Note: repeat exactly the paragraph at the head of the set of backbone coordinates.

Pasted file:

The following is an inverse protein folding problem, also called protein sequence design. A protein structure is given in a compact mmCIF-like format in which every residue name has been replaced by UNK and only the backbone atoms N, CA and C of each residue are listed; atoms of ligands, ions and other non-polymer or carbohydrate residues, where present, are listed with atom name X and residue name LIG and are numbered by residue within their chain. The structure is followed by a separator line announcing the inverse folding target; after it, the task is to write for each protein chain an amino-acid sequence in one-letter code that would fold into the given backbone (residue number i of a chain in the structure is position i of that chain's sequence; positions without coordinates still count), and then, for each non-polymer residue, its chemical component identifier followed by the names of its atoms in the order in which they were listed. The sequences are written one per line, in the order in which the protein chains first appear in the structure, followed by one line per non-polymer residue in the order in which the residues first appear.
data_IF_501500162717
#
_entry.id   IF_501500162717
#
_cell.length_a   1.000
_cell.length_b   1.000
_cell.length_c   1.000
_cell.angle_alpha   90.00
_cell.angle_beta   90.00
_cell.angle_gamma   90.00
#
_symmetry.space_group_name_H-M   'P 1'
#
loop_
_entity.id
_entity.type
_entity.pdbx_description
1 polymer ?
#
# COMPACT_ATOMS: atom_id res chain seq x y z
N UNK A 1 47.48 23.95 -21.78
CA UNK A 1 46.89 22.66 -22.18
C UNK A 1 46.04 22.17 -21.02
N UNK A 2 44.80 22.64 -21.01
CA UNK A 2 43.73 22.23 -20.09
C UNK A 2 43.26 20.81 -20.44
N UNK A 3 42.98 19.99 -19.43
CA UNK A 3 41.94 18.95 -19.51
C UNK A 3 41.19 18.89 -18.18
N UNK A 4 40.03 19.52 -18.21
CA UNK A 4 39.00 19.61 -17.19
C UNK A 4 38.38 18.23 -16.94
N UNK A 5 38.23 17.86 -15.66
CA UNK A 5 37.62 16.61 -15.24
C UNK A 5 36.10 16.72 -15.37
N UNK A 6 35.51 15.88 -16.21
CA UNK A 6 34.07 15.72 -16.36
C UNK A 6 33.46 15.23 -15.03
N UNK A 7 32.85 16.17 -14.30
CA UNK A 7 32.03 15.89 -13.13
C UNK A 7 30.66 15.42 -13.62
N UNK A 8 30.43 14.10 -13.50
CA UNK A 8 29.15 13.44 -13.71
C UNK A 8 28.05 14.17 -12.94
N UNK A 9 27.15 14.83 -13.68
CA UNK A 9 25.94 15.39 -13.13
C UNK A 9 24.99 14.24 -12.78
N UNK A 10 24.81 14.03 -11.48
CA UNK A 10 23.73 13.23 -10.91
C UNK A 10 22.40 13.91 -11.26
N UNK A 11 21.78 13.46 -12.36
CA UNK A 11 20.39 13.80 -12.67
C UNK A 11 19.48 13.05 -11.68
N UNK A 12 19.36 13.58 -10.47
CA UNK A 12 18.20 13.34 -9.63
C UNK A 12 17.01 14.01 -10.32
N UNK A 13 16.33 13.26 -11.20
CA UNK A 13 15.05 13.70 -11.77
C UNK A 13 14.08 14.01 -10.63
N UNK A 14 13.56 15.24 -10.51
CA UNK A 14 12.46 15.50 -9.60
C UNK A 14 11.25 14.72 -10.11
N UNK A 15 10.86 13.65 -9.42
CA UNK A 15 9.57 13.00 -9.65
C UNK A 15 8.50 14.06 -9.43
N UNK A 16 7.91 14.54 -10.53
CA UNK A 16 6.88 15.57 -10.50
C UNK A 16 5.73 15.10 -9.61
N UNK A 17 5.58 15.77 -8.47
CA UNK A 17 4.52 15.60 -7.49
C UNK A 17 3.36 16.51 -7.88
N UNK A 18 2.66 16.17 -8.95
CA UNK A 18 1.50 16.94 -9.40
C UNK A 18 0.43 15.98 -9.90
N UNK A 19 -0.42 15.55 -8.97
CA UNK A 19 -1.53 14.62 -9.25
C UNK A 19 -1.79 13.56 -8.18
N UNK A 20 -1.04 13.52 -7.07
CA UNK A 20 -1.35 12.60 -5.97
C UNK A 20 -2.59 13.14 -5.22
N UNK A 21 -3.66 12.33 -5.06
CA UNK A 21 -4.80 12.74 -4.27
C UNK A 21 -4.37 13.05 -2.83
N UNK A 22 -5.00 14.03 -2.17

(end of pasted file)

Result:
The following is an inverse protein folding problem, also called protein sequence design. A protein structure is given in a compact mmCIF-like format in which every residue name has been replaced by UNK and only the backbone atoms N, CA and C of each residue are listed; atoms of ligands, ions and other non-polymer or carbohydrate residues, where present, are listed with atom name X and residue name LIG and are numbered by residue within their chain. The structure is followed by a separator line announcing the inverse folding target; after it, the task is to write for each protein chain an amino-acid sequence in one-letter code that would fold into the given backbone (residue number i of a chain in the structure is position i of that chain's sequence; positions without coordinates still count), and then, for each non-polymer residue, its chemical component identifier followed by the names of its atoms in the order in which they were listed. The sequences are written one per line, in the order in which the protein chains first appear in the structure, followed by one line per non-polymer residue in the order in which the residues first appear.